Pregnancy Diary Week 35
Discover your pregnancy journey
Pregnancy Diary Week 35
Do you ever wonder what is happening to your baby as it grows and develops inside of you? You can feel the changes that your body is making, but it would be nice to be able to see the changes that are happening to the baby also.
How your baby is growing
What you can expect at this time
A beneficial food for your pregnancy nutrition
Pregnancy Diary Week 35: How Is Your Baby Growing?
Baby’s development at pregnancy week 35 makes you feel like you are almost ready for delivery. Your uterus which started out tucked away inside of your pelvis is now stretched up and under your rib cage.
The uterus is crowding out your other internal organs making you uncomfortable in most positions.
What you can expect
Eating may start to be harder since the stomach is being crowded making your feel full after just a few bites. This is why heartburn and having to use the bathroom more often is happening. The weight of the baby is probably starting to press on the nerves in your legs and pelvis and because of the weight gain you are most likely starting to waddle and having to change your centre of gravity. The changes in your body give you a burst of energy, but it is important not to overdue it since you will tire just as easily.
When you are 35 weeks pregnant the baby should be around 47 cm long. It should weigh about five pounds at this time. The baby will still gain weight and the lungs will soon be fully developed. The babies eyes can now dilate in reaction to light and dark of the tummy lining. At this time the kidneys are developed and the liver can process waste. Most of the basic physical development is complete at this stage.
Artichokes For Pregnancy Nutrition
Artichoke has been used traditionally as food and as a medicinal herb for its diuretic and digestive properties. Artichoke leaves are used by many in connection with gastrointestinal complaints stemming from bile deficiency (in the liver and gall bladder), as well as to stimulate appetite and diuresis. The results of several clinical investigations suggested that artichoke extracts are useful when used in connection with hepato-biliary dysfunction and digestive complaints, such as the sensation of fullness, loss of appetite, nausea, and abdominal pain. Some researchers have even suggested that artichoke dry extract could be safely recommended to patients with hyperlipoproteinemia and for possible prevention of vascular disease. Artichoke also has powerful antioxidant activity.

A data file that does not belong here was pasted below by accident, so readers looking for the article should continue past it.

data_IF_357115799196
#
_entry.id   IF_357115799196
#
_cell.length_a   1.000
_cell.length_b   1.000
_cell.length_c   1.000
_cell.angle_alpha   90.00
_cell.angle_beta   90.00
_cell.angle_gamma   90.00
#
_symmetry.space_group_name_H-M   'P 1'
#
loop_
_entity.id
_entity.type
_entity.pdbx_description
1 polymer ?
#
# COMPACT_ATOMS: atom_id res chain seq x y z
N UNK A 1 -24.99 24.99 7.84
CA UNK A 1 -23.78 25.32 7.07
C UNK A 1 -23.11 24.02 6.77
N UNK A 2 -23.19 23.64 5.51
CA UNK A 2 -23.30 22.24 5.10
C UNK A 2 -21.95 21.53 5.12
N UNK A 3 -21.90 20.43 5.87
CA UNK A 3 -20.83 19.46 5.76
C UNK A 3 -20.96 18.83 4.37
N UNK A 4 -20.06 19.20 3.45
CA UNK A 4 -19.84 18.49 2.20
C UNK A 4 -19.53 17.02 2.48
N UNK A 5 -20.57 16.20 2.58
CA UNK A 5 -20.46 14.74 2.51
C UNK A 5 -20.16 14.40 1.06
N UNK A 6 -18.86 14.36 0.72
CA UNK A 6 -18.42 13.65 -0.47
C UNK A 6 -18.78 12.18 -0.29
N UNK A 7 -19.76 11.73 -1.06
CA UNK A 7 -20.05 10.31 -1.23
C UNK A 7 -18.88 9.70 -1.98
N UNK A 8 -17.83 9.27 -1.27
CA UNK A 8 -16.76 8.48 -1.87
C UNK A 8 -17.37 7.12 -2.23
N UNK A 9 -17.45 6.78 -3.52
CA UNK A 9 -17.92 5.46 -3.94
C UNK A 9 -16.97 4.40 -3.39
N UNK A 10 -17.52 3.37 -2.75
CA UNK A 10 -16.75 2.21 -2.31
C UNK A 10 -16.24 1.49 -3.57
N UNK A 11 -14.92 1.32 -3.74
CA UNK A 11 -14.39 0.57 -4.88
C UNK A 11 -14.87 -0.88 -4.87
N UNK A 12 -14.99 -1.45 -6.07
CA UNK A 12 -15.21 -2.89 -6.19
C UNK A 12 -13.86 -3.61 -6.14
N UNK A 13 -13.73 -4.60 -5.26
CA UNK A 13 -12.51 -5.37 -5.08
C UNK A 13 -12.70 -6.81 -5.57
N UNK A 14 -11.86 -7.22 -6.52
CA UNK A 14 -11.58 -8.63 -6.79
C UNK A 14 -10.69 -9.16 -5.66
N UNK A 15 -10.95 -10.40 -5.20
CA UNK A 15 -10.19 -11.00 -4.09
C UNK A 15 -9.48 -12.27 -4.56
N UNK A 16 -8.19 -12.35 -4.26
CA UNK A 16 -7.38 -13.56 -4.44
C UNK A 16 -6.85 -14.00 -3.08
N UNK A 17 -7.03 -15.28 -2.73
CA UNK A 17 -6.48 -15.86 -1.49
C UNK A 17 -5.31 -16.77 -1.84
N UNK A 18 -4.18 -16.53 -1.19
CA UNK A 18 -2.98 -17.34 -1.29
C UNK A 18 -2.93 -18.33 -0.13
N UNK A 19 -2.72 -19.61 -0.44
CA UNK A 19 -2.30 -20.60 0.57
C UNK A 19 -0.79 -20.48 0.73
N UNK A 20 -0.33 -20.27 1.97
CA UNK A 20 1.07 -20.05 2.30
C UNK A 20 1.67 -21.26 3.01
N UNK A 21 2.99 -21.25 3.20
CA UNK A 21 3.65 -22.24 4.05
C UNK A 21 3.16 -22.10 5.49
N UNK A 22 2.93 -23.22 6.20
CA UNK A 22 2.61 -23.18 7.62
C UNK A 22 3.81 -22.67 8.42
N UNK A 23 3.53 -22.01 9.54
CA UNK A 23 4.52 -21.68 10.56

Traditionally, the benefits of artichoke have been known to help with digestion and for its diuretic properties. Many people throughout history have used artichoke leaves to alleviate complaints of gastrointestinal problems from a deficiency of bile in the gall bladder and liver. Artichoke is also used in diuresis and as an appetite stimulant.
Several clinical studies have shown that artichoke extracts help alleviate digestive complaints from hepato-biliary dysfunction, including loss of appetite, a feeling of fullness, abdominal pain and nausea. According to several researchers who have studied artichoke benefits, dry artichoke extract can be safely used for patients with hyperlipoproteinemia, as well as to possibly prevent vascular diseases. Powerful antioxidant activity has also been attributed to artichoke and artichoke extract.
In recent studies, artichoke has been shown to lower bad cholesterol—LDL—by 18.5 points and to increase good cholesterol—HDL—by 23 points. In the 1950s and 1960s, it had been widely used before statin drugs came on the scene.
Artichoke contains a substance called luteolin that may interfere with cholesterol synthesis and may play a part in its ability to lower cholesterol.
- Reduction of triglycerides and total cholesterol serum
- Increases liver function and bile flow and is used in the treatment of cirrhosis
- Because of its diuretic properties, it is used in kidney disease
- Relieves heartburn, stomach pain, bloating, nausea, vomiting, diarrhoea and constipation
All articles on the blog and website are intended as information only. Please do not consider any of the information provided here as a substitute for medical advice. At all times seek medical advice directly with your own doctor and medical team.